Dr. Arzola's report, prepared in April 1989, consists of a residual functional capacity assessment form accompanied by brief medical findings. On the form, Dr. Arzola checked boxes indicating that claimant can lift or carry 20 pounds, 10 pounds frequently, can stand, walk or sit six hours, is limited to pushing and/or pulling 20 pounds, and can climb, balance, stoop, kneel, crouch, and crawl occasionally. Dr. Arzola made the following subsidiary medical findings: "Hypertension[,] obesity[,] no angina or CHF, EKG--LVH with strain."

Like Dr. Arzola's report, Dr. Sanchez's report, prepared in September 1989, consists of a residual functional capacity assessment form plus medical findings. Dr. Sanchez checked essentially the same boxes Dr. Arzola did, indicating that claimant can lift and/or carry 20 pounds, 10 pounds frequently, can stand, walk, or sit six hours, and can climb, balance, stoop, kneel, crouch, or crawl occasionally. Dr. Sanchez' subsidiary findings, somewhat more extensive than Dr. Arzola's but not entirely legible, include the following findings: "hypertension . . . , no edema . . . , clear lungs . . . , no CHF, no angina. Left knee mild effusion osteoarthritis change . . . Narrowing of joint space . . . torn lateral left knee meniscus." Both Dr. Arzola's and Dr. Sanchez' findings support the ALJ's assumption in his hypothetical of an ability to do light work, since "light work involves lifting no more than 20 pounds at a time with frequent lifting or carrying of objects weighing up to 10 pounds." 20 C.F.R. § 404.1567(b).

By contrast, Dr. Rodriguez-Diaz, claimant's treating physician, filled out a residual functional capacity assessment form on October 18, 1988, and found claimant's exertional impairments to be more limiting. According to Dr. Rodriguez-Diaz, claimant can lift or carry 0-15 pounds less than 20% of the time, and can never lift or carry more than 15 pounds. Dr. Rodriguez-Diaz explained this conclusion by noting on the form: "As part explanation: can not stress joints mainly L-5 spine and legs." Dr. Rodriguez-Diaz also found that claimant should completely avoid repetitive movement of the hands and feet, climbing, balancing, bending, stooping, and squatting. In an attached letter dated August 15, 1986, Dr. Rodriguez-Diaz stated,

Mrs. Berrios has a long standing history of arterial hypertension, severe obesity and arthritis. . . . She has Lumbar Spine degenerative changes, so as, tear of the mid-anterior aspect of the lateral meniscus Lt. Knee.

Her blood pressure is constantly raising up and is not totally controlled. She also has a type lV hyperlipidemia.

This patient cannot be standing for periods above one hour due to her condition. She is unable to work since time ago and due to above-mentioned conditions is disable (sic) to perform her regular duties.

Since Dr. Rodriguez-Diaz' assessment would deny that claimant has the ability to lift 20 pounds or to frequently lift or carry 10 pounds, his conclusions are inconsistent with an ability to perform light work as defined in 20 C.F.R. § 404.1567(b). Dr. Arzola's and Dr. Sanchez' reports, again, indicate that claimant could perform light work. By positing a hypothetical to the vocational expert that assumed an ability to do light work, the ALJ implicitly credited the latter two reports on this point.

These reports constituted the only evidence -- with one partial exception, which we will discuss infra -- on which the ALJ could permissibly rely to reach conclusions regarding claimant's exertional residual functional capacity because no other record evidence adequately discussed claimant's exertional impairments in functional terms. Since bare medical findings are unintelligible to a lay person in terms of residual functional capacity, the ALJ is not qualified to assess claimant's residual functional capacity based on the bare medical record. Rosado v. Secretary of Health and Human Services, 807 F.2d 292, 293 (1st Cir. 1986); Berrios v. Secretary of Health and Human Services, 796 F.2d 574, 576 (1st Cir. 1986); Perez Lugo v. Secretary of Health and Human Services, 794 F.2d 14, 15 (1st Cir. 1986). The question before us, then, is whether the ALJ could properly reach the conclusion that claimant could perform light work based solely on reports of these two non-testifying, non-examining physicians.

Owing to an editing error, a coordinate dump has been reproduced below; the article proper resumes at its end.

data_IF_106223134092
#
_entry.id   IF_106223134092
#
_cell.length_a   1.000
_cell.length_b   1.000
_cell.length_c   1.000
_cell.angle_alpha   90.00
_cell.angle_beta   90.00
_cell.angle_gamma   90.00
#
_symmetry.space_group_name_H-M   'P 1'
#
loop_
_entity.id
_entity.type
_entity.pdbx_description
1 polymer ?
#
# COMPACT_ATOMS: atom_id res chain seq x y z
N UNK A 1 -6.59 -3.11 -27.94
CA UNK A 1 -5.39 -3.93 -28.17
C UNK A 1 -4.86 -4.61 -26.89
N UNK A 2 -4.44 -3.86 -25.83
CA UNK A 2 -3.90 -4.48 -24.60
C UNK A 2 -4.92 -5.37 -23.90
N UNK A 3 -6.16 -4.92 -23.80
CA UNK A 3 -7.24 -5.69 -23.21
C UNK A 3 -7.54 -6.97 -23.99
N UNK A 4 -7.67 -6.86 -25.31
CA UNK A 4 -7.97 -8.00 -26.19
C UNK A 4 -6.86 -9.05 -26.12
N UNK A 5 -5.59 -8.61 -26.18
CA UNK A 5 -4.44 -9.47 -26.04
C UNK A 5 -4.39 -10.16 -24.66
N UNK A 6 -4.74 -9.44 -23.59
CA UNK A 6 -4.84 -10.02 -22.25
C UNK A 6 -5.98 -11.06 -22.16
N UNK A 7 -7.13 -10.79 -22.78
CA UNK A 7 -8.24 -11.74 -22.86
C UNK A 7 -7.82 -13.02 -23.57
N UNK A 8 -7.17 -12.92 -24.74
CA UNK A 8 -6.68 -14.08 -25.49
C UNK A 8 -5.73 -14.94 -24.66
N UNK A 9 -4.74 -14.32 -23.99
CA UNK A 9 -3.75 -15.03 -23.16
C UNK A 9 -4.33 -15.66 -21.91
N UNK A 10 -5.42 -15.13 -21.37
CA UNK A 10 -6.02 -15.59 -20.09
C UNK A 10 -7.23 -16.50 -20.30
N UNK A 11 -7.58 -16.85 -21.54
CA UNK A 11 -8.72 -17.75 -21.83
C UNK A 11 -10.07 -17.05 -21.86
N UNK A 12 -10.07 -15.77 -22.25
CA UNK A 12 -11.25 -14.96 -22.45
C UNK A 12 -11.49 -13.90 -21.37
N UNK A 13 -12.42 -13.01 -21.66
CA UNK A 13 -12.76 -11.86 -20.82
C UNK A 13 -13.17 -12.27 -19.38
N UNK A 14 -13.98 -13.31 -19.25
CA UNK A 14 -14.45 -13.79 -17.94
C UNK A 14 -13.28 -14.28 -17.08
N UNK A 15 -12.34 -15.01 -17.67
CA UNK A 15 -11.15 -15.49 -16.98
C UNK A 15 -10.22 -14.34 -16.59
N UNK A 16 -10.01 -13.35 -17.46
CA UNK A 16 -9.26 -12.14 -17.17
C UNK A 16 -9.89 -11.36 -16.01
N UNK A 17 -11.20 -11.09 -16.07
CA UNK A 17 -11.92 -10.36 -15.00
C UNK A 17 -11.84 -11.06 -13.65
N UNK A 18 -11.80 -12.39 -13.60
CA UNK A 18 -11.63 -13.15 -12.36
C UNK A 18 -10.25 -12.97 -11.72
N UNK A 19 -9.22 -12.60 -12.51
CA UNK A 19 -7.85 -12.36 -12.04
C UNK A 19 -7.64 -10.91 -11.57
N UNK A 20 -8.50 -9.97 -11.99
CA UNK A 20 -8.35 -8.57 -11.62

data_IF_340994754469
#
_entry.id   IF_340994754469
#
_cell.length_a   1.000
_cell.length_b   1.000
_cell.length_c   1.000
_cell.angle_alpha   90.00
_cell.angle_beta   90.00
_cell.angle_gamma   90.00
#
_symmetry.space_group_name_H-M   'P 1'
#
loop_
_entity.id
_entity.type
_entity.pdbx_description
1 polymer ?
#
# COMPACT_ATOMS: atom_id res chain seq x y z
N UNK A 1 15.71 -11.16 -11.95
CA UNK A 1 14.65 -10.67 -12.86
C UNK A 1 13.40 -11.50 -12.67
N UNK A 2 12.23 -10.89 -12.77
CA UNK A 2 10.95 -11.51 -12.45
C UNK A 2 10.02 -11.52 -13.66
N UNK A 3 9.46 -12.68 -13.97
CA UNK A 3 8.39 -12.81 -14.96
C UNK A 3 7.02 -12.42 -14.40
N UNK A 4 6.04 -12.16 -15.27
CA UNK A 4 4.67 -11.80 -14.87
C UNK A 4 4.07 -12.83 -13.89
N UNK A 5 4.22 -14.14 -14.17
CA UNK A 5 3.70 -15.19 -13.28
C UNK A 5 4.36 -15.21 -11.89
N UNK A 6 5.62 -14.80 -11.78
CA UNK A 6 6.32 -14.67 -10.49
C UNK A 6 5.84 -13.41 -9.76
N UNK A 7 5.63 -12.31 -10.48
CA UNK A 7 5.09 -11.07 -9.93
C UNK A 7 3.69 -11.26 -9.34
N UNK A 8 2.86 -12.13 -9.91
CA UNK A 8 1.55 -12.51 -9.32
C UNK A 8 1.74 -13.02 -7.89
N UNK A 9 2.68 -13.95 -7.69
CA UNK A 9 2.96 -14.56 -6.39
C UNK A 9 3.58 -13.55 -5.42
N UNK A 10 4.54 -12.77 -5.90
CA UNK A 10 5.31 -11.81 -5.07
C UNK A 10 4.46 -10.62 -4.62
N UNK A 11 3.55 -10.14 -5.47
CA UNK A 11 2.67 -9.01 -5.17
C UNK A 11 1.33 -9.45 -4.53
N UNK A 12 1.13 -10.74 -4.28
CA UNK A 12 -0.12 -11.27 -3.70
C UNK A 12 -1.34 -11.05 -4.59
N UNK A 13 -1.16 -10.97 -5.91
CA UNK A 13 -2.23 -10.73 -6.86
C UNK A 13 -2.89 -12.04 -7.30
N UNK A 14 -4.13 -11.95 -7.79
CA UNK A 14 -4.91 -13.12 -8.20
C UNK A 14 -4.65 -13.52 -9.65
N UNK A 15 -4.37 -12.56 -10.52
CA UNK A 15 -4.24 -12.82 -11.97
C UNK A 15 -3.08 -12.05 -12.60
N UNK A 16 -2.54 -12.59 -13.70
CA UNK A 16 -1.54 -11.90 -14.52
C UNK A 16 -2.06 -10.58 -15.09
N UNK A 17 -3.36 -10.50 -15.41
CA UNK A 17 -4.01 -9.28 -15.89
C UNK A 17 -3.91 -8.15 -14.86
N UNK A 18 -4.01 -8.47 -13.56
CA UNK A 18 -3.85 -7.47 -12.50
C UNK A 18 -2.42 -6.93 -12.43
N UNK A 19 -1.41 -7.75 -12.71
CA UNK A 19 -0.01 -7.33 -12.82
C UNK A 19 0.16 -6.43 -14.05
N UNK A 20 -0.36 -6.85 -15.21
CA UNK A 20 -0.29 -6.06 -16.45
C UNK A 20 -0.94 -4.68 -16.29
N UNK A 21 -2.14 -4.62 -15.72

This court held in Browne v. Richardson, 468 F.2d 1003 (1st Cir. 1972), that, on the facts of that case, a written report submitted by a non-testifying, non-examining physician who merely reviewed the written medical evidence could not alone constitute substantial evidence to support the Secretary's conclusion. We pointed out that the report "lacks the assurance of reliability that comes on the one hand from first-hand observation and professional examination or, on the other, from first-hand testimony subject to claimant's cross-examination. It is hearsay based on hearsay. Thus, although the report may be admissible . . . , it cannot be the substantial evidence needed to support a finding." Id. at 1006.

Our later decisions demonstrate, however, that the principle enunciated in Browne is by no means an absolute rule. See Tremblay v. Secretary of Health and Human Services, 676 F.2d 11, 13 (1st Cir. 1982) (affirming the Secretary's adoption of the findings of a non-testifying, non-examining physician, and permitting those findings by themselves to constitute substantial evidence, in the face of a treating physician's conclusory statement of disability). To the contrary, an advisory report such as those submitted by Dr. Arzola and Dr. Sanchez is entitled to evidentiary weight, which "will vary with the circumstances, including the nature of the illness and the information provided the expert." Rodriguez v. Secretary of Health and Human Services, 647 F.2d 218, 223 (1st Cir. 1981). In a related context we have held that the testimony of a non-examining medical advisor -- to be distinguished from the non-testimonial written reports in the instant case -- can alone constitute substantial evidence, depending on the circumstances. Rodriguez v. Secretary of Health and Human Services, 893 F.2d 401 (1st Cir. 1989); Torres v. Secretary of Health and Human Services, 870 F.2d 742, 744 (1st Cir. 1989); Guzman Diaz v. Secretary of Health Education and Welfare, 613 F.2d 1194, 1199 n.7 (1st Cir. 1980).